Review: Swedish film 'Force Majeure' asks hard questions about manhood and family
CANNES -- What if you were to learn that you are not the man you think you are?
And even worse, what if your family learned it at the same time you did?
That is the question that is cannily posed by "Force Majeure," a new film written and directed by Ruben Ostlund, and with one minor quibble, I found myself deeply impressed by how complex and smart the movie is, and how well it sets up that question and then spends time digging deep to try and answer it. Ostlund pulls off a remarkable balancing act of tone throughout the film, and while many movies feel like they work overtime to try and reach some sort of profound statement, "Force Majeure" effortlessly offers up an examination of just how difficult it is to define and live up to modern ideas of masculinity.
Tomas (Johannes Kuhnke) and Ebba (Lisa Loven Kongsli) plan a family vacation to Les Arcs, a beautiful ski resort in the French Alps. Ebba makes it clear that she considers this five-day trip to be important, since Tomas spends so much of his time consumed by work. She wants him to focus on his family, and Tomas seems totally up for it. And why not? Les Arcs looks like an incredible place to spend a vacation, and Tomas seems truly fond of his children, Vera (Clara Wettergren) and Harry (Vincent Wettergren). Everything is set for what should be an amazing, memorable trip.
Things change forever, though, when they are having lunch at the beautiful restaurant at the top of the resort, with an view of the surrounding slopes. There's a cannon blast, setting off one of the controlled avalanches they use to keep the slopes safe, and as they start to watch the snow roll towards them, it becomes clear that the avalanche is nowhere near as controlled as they would like. It takes a moment for the danger to set in, though, and when it does, it seems to be too late. Ebba leaps up to throw herself onto her children to keep them safe, while Tomas also jumps up… but without looking back, he runs for safety, taking only his iPhone with him.
Within moments, as things settle, everyone on the patio realizes that it was just a cloud of white fog kicked up the avalanche, and that they are indeed safe. Even their plates are intact, and people file back out, ready to continue lunch. When Tomas joins his family, he tries to shrug off what just happened, but for Ebba, there's no going back.
The film uses the daily structure of life on vacation to show us small variations in how things work between Tomas and Ebba, and once the fractures start to appear in their marriage, things get bad very quickly. At first Tomas tries to deny her interpretation of events, but once he's confronted with actual cell phone video footage, he can't lie to himself or to her anymore, and he has to deal with the idea that when a moment came for him to protect his family, he failed completely. I have said many times that I would step into the path of a speeding bus for my children, and I believe in my heart that I would, but until we are truly tested, we don't know. Historically speaking, it is the place of the man in a family unit to provide and to protect, but in modern Western culture, what are we really protecting them from? We do not face daily life-threatening challenges. We live a soft life, and if we're honest about things, we have to admit that we have become something other than what we once were. When Tomas runs for his life, he doesn't make the conscious choice to flee. It is a reaction, nothing more, and it haunts him.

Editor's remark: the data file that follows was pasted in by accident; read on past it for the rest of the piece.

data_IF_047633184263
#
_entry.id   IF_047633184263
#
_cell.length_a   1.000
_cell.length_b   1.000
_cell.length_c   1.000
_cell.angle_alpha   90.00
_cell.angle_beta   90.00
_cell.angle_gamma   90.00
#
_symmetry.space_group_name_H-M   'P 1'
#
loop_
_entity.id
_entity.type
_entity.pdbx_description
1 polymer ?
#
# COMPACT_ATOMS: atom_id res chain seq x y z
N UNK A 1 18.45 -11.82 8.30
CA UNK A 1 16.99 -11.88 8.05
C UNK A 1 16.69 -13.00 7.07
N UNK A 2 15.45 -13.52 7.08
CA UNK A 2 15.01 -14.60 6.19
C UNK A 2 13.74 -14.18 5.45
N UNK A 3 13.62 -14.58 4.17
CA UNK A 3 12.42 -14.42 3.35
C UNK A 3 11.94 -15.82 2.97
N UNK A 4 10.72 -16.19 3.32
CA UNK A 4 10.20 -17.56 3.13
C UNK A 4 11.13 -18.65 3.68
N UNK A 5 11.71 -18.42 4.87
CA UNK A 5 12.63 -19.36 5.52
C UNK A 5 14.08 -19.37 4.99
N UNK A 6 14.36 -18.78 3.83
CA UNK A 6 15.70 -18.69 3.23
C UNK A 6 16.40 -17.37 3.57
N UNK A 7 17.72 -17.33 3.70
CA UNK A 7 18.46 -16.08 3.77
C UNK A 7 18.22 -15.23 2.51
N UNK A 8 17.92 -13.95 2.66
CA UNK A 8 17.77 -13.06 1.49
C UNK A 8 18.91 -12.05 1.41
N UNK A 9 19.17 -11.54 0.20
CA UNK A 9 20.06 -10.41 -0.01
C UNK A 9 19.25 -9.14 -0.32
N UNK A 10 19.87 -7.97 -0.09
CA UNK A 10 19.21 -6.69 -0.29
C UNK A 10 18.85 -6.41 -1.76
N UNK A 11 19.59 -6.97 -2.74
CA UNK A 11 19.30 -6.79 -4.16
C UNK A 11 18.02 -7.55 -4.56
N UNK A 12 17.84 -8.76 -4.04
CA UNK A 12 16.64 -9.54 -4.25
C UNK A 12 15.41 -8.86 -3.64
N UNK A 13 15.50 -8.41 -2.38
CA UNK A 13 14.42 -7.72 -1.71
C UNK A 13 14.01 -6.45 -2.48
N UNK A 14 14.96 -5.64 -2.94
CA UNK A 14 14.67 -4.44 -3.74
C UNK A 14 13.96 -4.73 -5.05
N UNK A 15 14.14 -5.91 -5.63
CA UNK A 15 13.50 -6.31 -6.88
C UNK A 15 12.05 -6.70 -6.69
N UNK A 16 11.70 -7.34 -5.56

When Matts, an old friend to Tomas, shows up with his young girlfriend to join them, Ebba finally lays all of her cards on the table, and the disappointment and the hurt she feels come bubbling over, leaving Tomas emotionally raw. One of the greatest tricks that Ostlund pulls off as a filmmaker here is how he manages to find very real humor in the midst of the pain and the doubt that these people face, and he does so without undermining the film's more serious points. It's an impressive feat, and Ostlund is just as strong a visual artist as he is on the script level. The film was photographed by Fredrik Wenzel and Fred Arne Wergeland using an ARRI Alexa, and it only makes yesterday's viewing of "Maps To The Stars" more painful. It is possible to create rich, textured, gorgeous digital photography, and Ostlund has used invisible visual effects to augment the real ski resort where they shot the film, creating a place that I would love to visit if it were real.
Kuhnke and Kongsli are both tremendous in the film. He has to chart the slow crumbling of ego as Tomas realizes who he really is, and Kongsli's reaction to his actions and his refusal to accept responsibility at first is expertly charted. She doesn't just switch off like a light switch. Instead, she is just as torn about her own feelings as he is. There is a lovely sense of married affection between them at the start of the film, and seeing that fractured, perhaps beyond repair, hurts because this is not a bad marriage. It's simply a union that has reached a pressure point, a state of crisis, and neither of them is sure how to survive it.
My only real complaint is that I feel like the last fifteen minutes or so of the film can't quite land the punch that it's obvious Ostlund is throwing. I get what he does and how it wraps things up, but the film is so good before that point that a fumbled ending sticks out as particularly hard to swallow. Even so, "Force Majeure" is an impressive and adult piece of work, bracing and intelligent. I had a hard time shaking the questions it raised, and even now, a full day later, I have no idea how I would face a similar situation.
Good films entertain us as we watch them. Great films linger. And this one seems like it's going to stick with me for a while.